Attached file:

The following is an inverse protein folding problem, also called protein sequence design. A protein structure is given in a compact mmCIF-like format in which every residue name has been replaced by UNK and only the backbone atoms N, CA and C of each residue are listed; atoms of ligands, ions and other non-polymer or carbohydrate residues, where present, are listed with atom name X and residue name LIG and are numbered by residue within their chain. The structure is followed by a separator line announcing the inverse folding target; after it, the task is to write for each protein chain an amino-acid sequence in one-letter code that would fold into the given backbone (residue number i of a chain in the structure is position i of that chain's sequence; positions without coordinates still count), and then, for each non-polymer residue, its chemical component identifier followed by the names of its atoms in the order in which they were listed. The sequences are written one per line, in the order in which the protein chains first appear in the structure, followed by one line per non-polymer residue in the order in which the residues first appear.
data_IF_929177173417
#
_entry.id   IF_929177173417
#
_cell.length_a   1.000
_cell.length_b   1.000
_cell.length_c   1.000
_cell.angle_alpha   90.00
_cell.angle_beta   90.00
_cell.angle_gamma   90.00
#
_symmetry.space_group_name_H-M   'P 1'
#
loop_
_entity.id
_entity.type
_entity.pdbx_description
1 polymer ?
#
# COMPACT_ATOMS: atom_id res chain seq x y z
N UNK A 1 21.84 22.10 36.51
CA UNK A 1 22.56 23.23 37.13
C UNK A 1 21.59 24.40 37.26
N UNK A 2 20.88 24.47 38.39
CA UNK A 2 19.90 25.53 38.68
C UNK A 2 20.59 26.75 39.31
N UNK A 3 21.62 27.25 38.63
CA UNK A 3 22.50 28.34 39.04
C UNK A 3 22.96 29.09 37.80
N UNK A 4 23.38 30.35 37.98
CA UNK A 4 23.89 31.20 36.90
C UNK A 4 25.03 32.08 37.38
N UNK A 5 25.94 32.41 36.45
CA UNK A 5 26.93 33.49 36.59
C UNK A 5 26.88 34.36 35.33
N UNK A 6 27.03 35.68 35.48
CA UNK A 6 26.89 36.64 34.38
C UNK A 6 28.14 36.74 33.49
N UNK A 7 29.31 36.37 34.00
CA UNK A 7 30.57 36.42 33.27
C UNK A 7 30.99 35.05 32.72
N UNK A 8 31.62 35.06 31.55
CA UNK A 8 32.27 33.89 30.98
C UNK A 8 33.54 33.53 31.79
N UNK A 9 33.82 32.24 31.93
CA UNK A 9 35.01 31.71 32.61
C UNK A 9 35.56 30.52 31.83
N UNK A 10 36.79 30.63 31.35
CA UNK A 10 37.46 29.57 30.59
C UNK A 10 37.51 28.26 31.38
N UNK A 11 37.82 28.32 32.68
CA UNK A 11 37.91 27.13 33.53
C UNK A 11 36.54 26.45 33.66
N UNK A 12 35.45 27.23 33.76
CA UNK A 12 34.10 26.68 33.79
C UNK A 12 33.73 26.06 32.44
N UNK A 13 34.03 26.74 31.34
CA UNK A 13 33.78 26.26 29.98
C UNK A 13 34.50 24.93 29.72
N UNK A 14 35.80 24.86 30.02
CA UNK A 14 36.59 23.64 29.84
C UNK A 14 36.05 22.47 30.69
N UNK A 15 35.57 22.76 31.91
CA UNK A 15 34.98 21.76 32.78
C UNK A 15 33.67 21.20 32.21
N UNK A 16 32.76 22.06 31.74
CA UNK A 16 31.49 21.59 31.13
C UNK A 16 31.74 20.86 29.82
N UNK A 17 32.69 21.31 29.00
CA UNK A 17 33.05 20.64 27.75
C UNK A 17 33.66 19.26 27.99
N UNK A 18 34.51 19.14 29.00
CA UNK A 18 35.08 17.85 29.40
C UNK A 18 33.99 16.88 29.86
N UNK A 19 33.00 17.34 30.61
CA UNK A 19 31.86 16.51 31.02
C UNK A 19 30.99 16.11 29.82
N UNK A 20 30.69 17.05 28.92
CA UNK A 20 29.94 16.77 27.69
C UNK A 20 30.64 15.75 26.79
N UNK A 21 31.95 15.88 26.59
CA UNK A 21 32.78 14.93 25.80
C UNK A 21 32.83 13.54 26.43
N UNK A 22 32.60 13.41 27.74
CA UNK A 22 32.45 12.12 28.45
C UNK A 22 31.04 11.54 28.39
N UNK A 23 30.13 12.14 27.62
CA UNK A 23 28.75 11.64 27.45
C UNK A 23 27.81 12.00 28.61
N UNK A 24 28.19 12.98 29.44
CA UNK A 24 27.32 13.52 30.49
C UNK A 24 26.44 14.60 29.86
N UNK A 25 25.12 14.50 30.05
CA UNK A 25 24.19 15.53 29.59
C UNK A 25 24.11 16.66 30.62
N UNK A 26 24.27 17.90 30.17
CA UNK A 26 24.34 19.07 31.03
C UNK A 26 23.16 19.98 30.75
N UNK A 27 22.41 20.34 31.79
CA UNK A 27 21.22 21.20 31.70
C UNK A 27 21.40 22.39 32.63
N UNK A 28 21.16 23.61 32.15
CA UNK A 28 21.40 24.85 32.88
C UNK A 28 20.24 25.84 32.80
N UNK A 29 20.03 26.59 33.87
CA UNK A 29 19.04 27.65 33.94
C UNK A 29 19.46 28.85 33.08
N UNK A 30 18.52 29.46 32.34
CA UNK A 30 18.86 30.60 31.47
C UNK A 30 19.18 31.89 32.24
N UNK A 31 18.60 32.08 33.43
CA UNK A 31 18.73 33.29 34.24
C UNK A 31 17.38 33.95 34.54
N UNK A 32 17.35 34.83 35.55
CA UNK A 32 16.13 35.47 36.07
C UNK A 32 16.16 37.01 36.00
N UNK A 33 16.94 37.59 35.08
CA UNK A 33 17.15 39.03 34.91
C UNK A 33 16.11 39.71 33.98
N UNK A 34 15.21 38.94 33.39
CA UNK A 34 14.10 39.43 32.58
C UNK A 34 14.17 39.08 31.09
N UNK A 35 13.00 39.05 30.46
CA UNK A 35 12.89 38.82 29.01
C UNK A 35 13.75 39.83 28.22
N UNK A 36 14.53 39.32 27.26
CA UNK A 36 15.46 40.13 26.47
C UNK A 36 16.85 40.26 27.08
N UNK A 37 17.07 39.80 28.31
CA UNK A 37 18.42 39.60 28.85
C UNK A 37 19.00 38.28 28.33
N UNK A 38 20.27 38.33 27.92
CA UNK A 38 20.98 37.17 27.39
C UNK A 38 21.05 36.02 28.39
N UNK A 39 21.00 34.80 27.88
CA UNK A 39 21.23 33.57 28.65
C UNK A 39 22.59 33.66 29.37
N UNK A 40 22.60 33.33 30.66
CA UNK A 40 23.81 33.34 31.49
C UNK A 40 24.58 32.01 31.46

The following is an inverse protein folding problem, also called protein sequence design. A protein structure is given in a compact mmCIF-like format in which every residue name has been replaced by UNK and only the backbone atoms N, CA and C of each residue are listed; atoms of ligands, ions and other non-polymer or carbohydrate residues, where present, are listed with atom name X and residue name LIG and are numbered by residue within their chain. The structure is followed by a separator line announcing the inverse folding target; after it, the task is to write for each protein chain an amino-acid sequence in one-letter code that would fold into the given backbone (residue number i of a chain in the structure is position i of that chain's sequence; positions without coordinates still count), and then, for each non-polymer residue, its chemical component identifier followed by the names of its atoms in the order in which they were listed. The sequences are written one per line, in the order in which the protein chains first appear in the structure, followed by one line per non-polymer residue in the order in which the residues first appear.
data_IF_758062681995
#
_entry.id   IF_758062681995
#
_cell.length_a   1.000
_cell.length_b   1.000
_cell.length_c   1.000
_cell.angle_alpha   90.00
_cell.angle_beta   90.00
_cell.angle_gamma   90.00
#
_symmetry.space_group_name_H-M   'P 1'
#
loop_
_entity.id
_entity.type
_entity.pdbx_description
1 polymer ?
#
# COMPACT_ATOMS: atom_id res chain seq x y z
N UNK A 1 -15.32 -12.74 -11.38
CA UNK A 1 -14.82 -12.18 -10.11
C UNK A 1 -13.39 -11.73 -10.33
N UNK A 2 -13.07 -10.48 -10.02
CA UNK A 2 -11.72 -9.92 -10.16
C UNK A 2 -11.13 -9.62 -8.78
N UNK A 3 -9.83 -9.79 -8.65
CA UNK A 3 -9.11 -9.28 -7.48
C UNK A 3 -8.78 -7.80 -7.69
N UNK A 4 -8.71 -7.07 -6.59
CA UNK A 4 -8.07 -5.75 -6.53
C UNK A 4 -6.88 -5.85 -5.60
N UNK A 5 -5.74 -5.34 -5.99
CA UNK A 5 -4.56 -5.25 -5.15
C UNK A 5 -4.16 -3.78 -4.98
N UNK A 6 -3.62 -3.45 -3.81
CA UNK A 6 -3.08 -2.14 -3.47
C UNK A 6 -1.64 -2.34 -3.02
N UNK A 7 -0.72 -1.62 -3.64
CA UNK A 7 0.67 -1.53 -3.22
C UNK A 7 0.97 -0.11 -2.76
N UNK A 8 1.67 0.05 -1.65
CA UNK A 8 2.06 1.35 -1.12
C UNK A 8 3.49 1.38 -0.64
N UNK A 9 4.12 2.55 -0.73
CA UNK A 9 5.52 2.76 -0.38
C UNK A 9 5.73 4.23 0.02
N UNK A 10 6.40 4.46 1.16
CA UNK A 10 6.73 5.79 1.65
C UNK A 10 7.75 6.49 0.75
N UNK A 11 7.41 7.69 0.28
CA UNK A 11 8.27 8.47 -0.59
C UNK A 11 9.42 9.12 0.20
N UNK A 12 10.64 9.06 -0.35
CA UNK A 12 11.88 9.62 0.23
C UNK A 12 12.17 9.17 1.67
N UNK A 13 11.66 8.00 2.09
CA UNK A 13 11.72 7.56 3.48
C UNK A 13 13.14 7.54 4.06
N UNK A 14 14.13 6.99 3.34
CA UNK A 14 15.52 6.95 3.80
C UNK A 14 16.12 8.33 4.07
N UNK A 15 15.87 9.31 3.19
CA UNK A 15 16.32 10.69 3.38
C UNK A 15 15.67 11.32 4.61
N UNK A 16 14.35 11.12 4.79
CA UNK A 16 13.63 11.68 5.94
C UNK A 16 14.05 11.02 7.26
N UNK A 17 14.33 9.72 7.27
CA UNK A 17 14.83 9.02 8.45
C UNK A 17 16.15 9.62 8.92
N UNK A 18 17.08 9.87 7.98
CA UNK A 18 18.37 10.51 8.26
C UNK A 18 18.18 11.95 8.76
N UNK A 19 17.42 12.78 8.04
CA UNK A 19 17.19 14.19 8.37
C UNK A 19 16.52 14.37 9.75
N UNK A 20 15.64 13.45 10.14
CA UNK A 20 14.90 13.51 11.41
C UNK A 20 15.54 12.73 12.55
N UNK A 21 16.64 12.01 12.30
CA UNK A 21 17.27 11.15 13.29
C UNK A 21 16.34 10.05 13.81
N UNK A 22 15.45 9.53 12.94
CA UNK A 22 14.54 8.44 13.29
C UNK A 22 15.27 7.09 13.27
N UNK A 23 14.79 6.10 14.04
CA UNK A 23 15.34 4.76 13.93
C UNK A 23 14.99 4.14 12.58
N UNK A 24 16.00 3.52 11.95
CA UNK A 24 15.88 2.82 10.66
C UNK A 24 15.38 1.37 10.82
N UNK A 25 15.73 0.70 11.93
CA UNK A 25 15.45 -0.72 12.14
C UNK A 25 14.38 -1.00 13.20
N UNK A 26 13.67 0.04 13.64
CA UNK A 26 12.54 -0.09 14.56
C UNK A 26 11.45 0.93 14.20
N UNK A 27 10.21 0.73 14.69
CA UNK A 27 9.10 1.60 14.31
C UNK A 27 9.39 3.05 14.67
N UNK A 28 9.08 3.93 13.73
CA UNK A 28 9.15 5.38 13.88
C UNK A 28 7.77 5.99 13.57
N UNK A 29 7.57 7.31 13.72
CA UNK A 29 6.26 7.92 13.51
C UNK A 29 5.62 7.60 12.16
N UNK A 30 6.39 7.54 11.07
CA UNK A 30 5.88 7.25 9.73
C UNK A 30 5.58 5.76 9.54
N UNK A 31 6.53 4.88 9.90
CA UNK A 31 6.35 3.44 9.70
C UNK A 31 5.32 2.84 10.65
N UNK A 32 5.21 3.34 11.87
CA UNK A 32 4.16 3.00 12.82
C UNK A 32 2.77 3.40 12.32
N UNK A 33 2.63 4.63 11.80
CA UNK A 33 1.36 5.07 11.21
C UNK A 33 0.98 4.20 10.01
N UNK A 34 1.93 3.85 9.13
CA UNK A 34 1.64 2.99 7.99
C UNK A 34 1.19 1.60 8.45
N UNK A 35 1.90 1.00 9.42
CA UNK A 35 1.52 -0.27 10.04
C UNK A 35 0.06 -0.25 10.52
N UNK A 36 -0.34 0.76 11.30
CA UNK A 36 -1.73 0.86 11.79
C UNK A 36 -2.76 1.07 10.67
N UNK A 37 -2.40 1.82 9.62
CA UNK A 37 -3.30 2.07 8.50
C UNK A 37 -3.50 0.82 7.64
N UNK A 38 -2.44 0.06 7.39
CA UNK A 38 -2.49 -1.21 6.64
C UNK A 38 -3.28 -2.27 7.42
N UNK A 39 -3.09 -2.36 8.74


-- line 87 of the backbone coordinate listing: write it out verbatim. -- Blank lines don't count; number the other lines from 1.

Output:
C UNK A 22 31.04 11.54 28.39